Mental Distress and Patterns of Getting Help Prior to the Transfer of Responsibility for Mental Health to the Health Plans: A Service Consumers’ Perspective

The Ministry of Health is preparing for reform of the mental-health system whereby it will transfer responsibility for providing mental-health services to the health plans. Additional changes in the way mental-health services are organized and financed are also being planned. These changes are expected to influence both the patient experience of mental-health care and patient readiness to seek such care.

In light of the expected changes, in 2007 the Myers-JDC-Brookdale Institute added a special section on mental health to its periodic survey of the level of health-care service from the perspective of the general population. This enabled the study team to learn about the care experiences of a representative sample of Israeli adults who indicated past experience of mental distress with which they had found it difficult to cope on their own. The sample comprised 1,800 adults who were interviewed by phone between August and October.

The objectives of the report were:

  • To characterize the populations that report high rates of mental distress and to identify at-risk groups requiring special attention
  • To examine the factors that influence recourse to mental-health care and to identify groups that refrain from such recourse even when in need
  • To describe the patterns of service utilization and satisfaction with care prior to reform and the transfer of responsibility to the health plans

On the whole, the findings highlight the central place of primary care in patients’ efforts to seek help with mental distress. Moreover, primary care today already provides a response to a large portion of these needs.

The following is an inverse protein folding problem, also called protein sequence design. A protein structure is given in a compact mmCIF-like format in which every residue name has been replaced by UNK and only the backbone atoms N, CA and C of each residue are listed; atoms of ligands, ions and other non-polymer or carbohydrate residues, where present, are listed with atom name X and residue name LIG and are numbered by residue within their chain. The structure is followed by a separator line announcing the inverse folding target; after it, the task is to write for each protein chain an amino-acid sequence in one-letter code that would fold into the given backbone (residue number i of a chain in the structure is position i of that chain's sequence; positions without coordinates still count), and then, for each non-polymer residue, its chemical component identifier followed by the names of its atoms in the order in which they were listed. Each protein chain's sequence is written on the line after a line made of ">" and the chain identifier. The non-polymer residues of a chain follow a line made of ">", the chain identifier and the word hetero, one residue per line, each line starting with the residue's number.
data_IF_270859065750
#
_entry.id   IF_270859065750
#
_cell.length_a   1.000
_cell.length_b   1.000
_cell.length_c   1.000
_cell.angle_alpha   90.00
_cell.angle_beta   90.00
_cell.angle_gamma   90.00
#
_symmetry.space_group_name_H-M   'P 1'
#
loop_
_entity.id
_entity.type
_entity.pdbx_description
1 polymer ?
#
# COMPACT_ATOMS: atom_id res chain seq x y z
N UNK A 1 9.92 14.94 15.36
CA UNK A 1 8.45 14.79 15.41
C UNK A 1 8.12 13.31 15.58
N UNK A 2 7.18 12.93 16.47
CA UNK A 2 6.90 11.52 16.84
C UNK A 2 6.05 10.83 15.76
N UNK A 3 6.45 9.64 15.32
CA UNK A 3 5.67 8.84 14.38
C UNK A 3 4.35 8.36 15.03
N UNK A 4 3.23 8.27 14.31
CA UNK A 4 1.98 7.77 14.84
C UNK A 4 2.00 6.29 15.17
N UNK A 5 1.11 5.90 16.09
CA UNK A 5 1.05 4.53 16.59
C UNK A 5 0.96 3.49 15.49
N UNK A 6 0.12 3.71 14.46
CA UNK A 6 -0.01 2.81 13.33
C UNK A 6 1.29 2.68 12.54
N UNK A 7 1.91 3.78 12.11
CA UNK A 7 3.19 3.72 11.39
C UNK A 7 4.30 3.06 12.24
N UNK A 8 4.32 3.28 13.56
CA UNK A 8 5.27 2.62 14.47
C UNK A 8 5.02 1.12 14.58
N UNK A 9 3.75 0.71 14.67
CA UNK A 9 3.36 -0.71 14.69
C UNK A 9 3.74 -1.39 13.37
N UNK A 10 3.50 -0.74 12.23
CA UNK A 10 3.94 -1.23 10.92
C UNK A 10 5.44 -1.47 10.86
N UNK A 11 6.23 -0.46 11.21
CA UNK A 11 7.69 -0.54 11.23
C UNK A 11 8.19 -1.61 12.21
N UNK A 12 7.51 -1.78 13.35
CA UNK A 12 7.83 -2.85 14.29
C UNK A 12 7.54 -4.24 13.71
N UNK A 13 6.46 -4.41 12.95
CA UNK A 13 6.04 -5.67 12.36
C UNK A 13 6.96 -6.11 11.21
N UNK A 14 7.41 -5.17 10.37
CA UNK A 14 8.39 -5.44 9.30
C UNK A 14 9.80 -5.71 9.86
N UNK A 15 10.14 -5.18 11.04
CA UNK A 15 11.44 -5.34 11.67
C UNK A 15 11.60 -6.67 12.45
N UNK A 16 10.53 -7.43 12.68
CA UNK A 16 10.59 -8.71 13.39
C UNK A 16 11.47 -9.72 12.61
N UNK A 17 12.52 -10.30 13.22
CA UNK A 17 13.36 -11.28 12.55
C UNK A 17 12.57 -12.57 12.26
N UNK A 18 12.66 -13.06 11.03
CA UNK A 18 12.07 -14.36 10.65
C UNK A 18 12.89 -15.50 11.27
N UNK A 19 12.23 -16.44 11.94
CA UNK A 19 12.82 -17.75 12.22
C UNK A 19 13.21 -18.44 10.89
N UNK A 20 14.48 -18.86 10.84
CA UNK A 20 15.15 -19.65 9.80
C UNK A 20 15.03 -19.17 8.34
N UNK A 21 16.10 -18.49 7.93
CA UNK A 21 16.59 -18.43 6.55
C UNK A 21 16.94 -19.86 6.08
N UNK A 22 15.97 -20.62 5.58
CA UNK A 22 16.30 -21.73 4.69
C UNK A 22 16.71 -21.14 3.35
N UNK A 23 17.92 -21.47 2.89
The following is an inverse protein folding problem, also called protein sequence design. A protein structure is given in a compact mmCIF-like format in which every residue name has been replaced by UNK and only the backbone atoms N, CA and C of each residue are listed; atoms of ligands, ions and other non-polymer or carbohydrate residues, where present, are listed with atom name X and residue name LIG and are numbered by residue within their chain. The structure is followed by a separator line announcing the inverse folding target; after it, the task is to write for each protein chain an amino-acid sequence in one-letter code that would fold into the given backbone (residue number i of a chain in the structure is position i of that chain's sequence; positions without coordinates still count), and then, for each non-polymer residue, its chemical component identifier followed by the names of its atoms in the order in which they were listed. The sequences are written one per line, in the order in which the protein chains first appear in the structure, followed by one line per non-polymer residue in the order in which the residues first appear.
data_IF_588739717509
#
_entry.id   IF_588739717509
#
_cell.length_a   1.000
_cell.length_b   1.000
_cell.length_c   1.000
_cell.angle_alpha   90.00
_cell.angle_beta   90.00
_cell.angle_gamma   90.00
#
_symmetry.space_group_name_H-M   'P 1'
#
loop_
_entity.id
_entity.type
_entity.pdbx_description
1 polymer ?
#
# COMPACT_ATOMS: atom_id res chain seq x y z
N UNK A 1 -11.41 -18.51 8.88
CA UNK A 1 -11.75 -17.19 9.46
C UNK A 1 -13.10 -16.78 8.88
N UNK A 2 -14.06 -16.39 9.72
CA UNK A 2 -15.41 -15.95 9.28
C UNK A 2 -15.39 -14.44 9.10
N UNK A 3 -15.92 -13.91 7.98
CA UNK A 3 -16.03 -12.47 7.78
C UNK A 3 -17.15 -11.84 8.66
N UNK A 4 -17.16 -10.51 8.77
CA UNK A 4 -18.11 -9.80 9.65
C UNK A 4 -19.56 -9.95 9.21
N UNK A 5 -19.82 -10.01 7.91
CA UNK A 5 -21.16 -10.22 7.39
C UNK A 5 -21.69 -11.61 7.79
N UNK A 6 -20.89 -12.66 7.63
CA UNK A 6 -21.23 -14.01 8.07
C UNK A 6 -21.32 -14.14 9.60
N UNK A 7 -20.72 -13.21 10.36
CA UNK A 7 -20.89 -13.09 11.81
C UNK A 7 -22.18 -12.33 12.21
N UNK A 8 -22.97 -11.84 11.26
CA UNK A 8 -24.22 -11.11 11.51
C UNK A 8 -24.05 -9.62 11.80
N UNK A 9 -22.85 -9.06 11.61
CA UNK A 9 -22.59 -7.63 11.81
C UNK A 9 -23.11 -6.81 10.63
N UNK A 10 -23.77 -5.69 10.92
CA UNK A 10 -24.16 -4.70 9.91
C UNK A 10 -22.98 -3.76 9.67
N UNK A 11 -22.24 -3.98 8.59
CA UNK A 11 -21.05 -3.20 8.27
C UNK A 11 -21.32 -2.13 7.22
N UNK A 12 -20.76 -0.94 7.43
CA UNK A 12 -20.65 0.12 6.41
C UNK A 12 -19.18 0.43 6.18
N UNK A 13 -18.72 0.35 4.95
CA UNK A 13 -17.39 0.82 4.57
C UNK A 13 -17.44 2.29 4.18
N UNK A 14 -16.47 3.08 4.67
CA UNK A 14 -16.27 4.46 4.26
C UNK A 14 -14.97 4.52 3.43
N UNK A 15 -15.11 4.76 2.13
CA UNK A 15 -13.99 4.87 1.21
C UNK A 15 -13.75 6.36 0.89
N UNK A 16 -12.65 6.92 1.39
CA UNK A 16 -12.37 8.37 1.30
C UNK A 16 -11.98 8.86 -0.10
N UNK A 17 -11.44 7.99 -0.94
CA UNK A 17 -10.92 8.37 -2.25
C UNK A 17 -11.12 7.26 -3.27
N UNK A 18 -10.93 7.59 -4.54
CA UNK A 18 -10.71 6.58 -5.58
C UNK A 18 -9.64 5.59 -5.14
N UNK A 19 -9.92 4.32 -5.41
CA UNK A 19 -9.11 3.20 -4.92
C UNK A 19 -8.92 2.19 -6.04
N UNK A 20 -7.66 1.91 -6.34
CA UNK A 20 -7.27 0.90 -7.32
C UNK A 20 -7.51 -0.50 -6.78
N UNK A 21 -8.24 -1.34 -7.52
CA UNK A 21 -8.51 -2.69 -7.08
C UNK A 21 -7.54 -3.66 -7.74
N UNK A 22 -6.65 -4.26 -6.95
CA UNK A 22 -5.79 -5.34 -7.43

The importance of the study findings detailed in this report is that they can serve as a basis for the ongoing efforts to improve mental-health services and for comparison with the situation after reform.

The findings were presented to the Minister of Health and senior officials at the Ministry of Health, to the Health Council, the health plans and the National Council for Primary Medicine.

The in-depth analysis of mental distress presented in this report was supported by Michael and Andrea Dubroff of Massachusetts USA. It is based on a periodic health-care survey that is funded with the assistance of the Government of Israel, the Clalit Health Services, Maccabi Healthcare Services, Leumit Health Fund and Meuhedet Health Plan.

Citations in the professional and academic literature

Ayalon, L., Gross, R., Yaari, A., Feldhamer, E., Balicer, R., & Goldfracht, M. (2011). Characteristics associated with purchasing antidepressant or antianxiety medications through primary care in Israel. Psychiatric Services62(9), 1041-1046.

Hornik-Lurie, T., Dès Sc, N. Z., Biderman, A., & Lerner, Y. (2016). Does Specializing in Family Medicine Improve the Detection and Diagnosis of Mental Health Problems?. The Israel journal of psychiatry and related sciences53(1), 63.